04 - Deep Calls to Deep, Sept 27, 2009

II Corinthians 6:1-10

Luke 5:1-11

St Paul quotes from the prophet, Isaiah, when he says in his epistle to the Corinthians this morning: In an acceptable time I have heard you, and in the day of salvation I have helped you.[1] This takes us to Isaiah 49. Here, Isaiah is speaking of the Lord coming to Zion as to the mother of His children, the Israelites, who have forsaken God their father and Zion, their mother. With their mouths, the Israelites swear by the name of the Lord, but in their hearts, they willfully give themselves to other gods, and so they are taken prisoners by foreigners and made exiles in a foreign land.[2] Even so, God prophesies through his prophet, Isaiah that at an acceptable time (i.e. when the season is right; e.g., when it is the season for apples), He will come and make Zion, who has become barren, the mother of many children, even of the Gentiles (He will come and pick apples). Having called to mind this prophecy of Isaiah, St Paul then says: Behold, that acceptable time is now (e.g.; it is now the season for picking apples; the fruit growing on the tree of salvation is ripe and ready for picking). The day of that salvation prophesied by Isaiah is now. He is referring of course, to the coming of Jesus Christ. He is the one of whom Isaiah speaks when he says: “The Lord hath called me from the womb; even though Israel does not come, even so I shall be glorious in the eyes of the Lord, and my God shall be my strength.”[3] The faithful Christian reads this prophecy of Isaiah and thinks of the Lord Jesus Christ voluntarily ascending the Cross to draw all men to Himself, even as His own people reject Him, His own disciples and followers flee and forsake Him, even betraying Him; even denying Him three times.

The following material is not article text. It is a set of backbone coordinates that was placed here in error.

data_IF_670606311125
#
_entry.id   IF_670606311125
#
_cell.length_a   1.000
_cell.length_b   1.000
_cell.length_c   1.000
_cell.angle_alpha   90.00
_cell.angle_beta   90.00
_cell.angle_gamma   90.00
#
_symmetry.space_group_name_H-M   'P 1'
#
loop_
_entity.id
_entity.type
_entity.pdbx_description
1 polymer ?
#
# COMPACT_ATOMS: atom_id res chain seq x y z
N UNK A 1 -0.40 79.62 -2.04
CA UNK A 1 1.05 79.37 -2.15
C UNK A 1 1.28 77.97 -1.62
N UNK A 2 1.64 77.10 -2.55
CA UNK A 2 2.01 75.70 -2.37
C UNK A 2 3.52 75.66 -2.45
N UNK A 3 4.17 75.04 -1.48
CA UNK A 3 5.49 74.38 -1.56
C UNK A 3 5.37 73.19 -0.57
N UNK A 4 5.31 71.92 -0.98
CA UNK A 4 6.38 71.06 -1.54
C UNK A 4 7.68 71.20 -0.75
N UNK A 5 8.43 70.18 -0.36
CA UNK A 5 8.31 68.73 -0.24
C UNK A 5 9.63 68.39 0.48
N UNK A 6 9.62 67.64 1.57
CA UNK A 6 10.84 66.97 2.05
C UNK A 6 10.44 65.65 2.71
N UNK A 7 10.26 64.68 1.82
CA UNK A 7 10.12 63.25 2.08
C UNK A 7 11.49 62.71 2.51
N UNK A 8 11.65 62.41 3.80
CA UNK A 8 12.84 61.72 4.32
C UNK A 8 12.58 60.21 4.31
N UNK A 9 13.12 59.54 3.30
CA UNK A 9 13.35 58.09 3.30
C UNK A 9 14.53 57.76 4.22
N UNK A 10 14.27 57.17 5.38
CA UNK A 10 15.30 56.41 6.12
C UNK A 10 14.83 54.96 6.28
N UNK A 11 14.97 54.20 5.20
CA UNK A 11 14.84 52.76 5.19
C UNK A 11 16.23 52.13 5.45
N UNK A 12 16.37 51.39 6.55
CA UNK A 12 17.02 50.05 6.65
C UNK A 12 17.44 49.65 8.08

It is significant also to understand that Israel forsakes the Lord willfully. We read in Isaiah: “This people draws near to me with their mouth, and with their lips do honor me, but their heart is removed far from me.” Of the heart, Jeremiah says – according to the Greek translation of the LXX: “The heart of man is deep (baqoV) beyond all things.” But in the Hebrew, this same passage from Jeremiah reads: “The heart of man is deceitful beyond all things.” The LXX and the Hebrew taken together tell us that the deceit of man is so deep because it originates in his heart where his conscious will originates. On this point, also, Isaiah speaks: “Woe to those who seek to hide their will deep, deep from the Lord, whose deeds are in the dark and who say: “Who sees us? Who knows us?’”[4]